Axel Scheffler's Flip Flap Farm


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Developed by:Nosy Crow


Overview

Ages 2-5

A collection of silly and fun poems about mixed-up animals, we love this app for its exploration of poetry, rhymes, phonetics, and imagination. Children will love all the animal combinations they can create while moving the upper or lower halves of animals they recognize!


Get Ready

Prepare to use the app by introducing one of these activities.

  1. Farm Animals.Ask your child what animals they would expect to find on a farm? (Cow!) What noises do they make? (Moo!) Why might the farmer be raising the animals? (Milk!) Reviewing farm animals will make the app that much more amusing when children see the silly animal mix-ups!
  2. Poetry.Read poetry with your child. For a story with some similarities to Flip Flap Farm, try a storytime that includes Jack Prelutsky’s Scranimals with pictures by Peter Sís.

Dive In

Help your child get the most out of an app experience by trying the following activities.

  1. Counting Sheep.Can your child count how many combinations they can make with a single animal’s top or bottom? This activity might be best done on the “Read by Myself” setting so you do not have to listen to the text from start to finish with each animal if you would rather not, or if your child does not have the attention span yet. Help those math skills along while finding a whole lot of silly animal creations!
  2. Phonetics.Look at the top half of the animal together, and ask your child to identify it. Help them emphasize the first sound in the animal – the “gah” in “goat” for instance. To which animal does the bottom half belong? Focus on the sound at the second half of the animal – the “eep” in “sheep” for example. Now think about the newly combined animal. What would they call it? It does not matter if their name does not match the name in the poem. They will still be thinking about sound and word combinations, and getting their creative juices flowing. Tell them the name in the app. Do they like it? Can they hear both animal names in it? If your child can already read, you could try covering up the name, which is in the bottom left hand corner, for the first part of the activity and then helping them sound it out and read it themselves.
  3. Rhyming.Help your child learn about rhyming by asking them to clap when they hear a word that rhymed with another word. For example, if you read the stanza that goes along with the bottom half of the goat, “I’m very proud of my four hooves,/ below my nice white socks./ I love to climb up mountain tracks, and jump among the rocks,” the goal would be for your child to clap when they hear “rocks.” Then see if they can find or remember the other word in the rhyming pair. If they cannot remember or are not yet able to read, try reading the stanza again. Extend this activity by drawing pictures of the rhyming words. Draw pictures of other rhyming words that are not in the poem. You can also find sets of rhyming cards online to use.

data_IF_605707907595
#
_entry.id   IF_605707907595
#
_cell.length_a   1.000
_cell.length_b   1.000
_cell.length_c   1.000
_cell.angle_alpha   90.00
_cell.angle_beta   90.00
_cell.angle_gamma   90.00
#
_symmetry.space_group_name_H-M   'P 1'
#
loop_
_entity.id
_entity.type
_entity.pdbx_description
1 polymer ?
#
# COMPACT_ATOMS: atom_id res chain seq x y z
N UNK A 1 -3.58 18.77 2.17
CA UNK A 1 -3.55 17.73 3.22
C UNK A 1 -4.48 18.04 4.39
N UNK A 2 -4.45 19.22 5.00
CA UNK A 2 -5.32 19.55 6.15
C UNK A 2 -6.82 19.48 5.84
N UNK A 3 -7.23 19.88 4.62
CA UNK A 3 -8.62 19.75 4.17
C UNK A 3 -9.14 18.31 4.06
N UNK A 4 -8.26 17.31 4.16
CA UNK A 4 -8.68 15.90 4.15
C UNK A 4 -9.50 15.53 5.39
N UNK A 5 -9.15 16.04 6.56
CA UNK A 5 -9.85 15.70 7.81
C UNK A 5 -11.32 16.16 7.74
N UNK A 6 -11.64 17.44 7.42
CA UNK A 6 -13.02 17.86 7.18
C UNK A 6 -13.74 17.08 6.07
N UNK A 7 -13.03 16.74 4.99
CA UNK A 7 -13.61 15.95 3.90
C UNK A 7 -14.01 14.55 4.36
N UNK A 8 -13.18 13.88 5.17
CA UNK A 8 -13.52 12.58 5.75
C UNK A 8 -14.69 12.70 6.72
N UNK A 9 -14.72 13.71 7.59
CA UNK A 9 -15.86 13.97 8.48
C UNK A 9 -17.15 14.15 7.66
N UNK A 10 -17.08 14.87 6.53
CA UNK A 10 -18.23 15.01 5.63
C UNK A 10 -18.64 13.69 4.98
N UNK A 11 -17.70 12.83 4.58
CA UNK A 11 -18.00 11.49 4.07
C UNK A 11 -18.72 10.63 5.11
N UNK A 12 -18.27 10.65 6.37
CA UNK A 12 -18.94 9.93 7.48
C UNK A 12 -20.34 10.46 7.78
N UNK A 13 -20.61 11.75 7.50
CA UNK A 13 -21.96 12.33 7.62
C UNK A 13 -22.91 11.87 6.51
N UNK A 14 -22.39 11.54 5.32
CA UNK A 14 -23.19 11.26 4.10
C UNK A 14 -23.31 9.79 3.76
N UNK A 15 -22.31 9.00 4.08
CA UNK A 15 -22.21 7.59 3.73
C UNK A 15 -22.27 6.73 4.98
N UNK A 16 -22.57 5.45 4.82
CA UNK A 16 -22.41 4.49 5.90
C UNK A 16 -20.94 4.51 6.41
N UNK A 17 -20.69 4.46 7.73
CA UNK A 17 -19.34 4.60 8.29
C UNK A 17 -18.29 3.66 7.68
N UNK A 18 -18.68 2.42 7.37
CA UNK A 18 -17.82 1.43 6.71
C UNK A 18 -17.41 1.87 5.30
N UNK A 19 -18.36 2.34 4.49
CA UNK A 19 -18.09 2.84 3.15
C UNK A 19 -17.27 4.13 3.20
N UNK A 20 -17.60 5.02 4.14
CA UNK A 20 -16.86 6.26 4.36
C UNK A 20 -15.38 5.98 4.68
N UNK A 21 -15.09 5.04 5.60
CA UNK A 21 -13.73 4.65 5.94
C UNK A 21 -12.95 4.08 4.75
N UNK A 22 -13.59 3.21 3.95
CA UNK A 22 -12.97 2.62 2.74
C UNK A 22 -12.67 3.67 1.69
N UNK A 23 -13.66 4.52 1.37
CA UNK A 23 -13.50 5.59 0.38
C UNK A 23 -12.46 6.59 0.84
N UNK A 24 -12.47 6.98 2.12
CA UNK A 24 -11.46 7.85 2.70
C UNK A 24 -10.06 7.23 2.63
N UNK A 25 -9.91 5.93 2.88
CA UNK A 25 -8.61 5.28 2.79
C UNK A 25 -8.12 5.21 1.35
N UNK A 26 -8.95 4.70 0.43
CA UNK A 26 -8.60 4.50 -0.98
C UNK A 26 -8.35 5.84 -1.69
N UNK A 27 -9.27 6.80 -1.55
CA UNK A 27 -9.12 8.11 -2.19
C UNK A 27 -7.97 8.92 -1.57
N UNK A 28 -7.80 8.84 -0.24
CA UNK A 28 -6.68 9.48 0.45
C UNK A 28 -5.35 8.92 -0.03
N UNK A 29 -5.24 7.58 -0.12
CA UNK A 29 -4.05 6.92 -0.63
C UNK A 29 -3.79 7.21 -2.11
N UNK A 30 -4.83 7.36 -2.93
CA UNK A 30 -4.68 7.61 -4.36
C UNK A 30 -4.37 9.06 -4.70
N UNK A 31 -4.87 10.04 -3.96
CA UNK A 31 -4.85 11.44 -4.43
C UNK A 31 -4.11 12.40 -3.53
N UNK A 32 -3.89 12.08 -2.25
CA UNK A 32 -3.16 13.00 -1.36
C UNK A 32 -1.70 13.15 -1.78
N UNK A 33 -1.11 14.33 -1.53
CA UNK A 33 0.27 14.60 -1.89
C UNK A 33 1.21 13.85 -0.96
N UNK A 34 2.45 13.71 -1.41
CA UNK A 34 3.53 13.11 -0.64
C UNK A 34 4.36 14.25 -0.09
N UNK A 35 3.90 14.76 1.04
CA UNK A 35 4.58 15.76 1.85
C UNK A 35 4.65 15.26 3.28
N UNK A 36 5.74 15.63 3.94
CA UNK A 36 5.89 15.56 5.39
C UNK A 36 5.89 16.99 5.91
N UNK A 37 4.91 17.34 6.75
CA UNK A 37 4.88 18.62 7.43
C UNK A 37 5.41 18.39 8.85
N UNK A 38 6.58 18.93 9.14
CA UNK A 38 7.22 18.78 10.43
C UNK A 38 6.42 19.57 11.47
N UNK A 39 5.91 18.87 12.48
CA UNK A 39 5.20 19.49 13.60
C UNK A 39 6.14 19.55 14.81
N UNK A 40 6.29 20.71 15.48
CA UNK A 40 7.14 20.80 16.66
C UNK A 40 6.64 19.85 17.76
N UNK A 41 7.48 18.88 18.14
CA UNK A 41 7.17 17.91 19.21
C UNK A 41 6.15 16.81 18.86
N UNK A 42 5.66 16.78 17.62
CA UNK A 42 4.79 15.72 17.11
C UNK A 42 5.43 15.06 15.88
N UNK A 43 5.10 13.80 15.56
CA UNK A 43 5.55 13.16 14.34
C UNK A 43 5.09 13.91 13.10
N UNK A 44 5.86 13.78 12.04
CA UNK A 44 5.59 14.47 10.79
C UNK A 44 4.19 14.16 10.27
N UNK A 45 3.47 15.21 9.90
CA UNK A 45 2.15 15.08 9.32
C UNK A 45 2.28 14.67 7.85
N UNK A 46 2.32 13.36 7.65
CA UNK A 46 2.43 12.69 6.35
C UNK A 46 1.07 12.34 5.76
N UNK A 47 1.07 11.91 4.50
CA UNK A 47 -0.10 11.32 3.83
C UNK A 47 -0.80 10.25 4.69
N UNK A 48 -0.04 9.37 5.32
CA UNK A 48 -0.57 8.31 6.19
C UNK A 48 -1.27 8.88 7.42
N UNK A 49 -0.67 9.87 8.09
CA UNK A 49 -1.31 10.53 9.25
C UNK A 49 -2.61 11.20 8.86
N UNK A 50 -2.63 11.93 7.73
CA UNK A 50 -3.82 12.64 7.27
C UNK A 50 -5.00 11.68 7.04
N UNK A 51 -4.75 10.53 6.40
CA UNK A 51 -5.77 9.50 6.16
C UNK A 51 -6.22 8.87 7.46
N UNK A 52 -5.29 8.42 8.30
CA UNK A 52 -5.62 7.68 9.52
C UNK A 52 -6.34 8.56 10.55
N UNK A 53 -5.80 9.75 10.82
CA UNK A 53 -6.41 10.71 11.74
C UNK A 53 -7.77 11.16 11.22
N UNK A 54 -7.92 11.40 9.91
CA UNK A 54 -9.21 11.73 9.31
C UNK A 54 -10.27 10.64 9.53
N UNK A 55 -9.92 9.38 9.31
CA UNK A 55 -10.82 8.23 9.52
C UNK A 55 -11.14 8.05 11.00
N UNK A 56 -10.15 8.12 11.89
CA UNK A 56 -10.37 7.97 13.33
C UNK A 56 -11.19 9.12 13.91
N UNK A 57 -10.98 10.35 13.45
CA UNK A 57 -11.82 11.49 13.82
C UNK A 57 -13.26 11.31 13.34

Branch Out

Extend the app experience with these real life activities.

  1. Animal Creations.What other animals can your child invent beyond the farm? Help them think of animals from the ocean or jungle. What new animal combinations can they create? Encourage them to make up new names as they go. What type of activities would one of these animals do—a snonkey (half snake half monkey), for example? How would they behave? Have them draw a picture. They will practice their vocabulary, brainstorming, and storytelling skills in this activity.
  2. Movement.Animals move in very different ways. Some of these ways are described in the poetry of Flip Flap Farm. Tell your child to try moving like they imagine the animals in the story do. Get ready for some giggles! Encourage them to explain their motions as they act them out.
  3. Imagine.Ask your child to imagine they have their very own farm. Tell them that they can have any kind of animals they would like to raise and grow any kind of food their heart desires. What would their farm look like? What animals would they keep? What food would they grow? How would they care for these specific animals and crops? Would they require any unusual chores? Encourage your child to write (or tell you a story) about life on the farm and/or draw a picture of their imaginary world.
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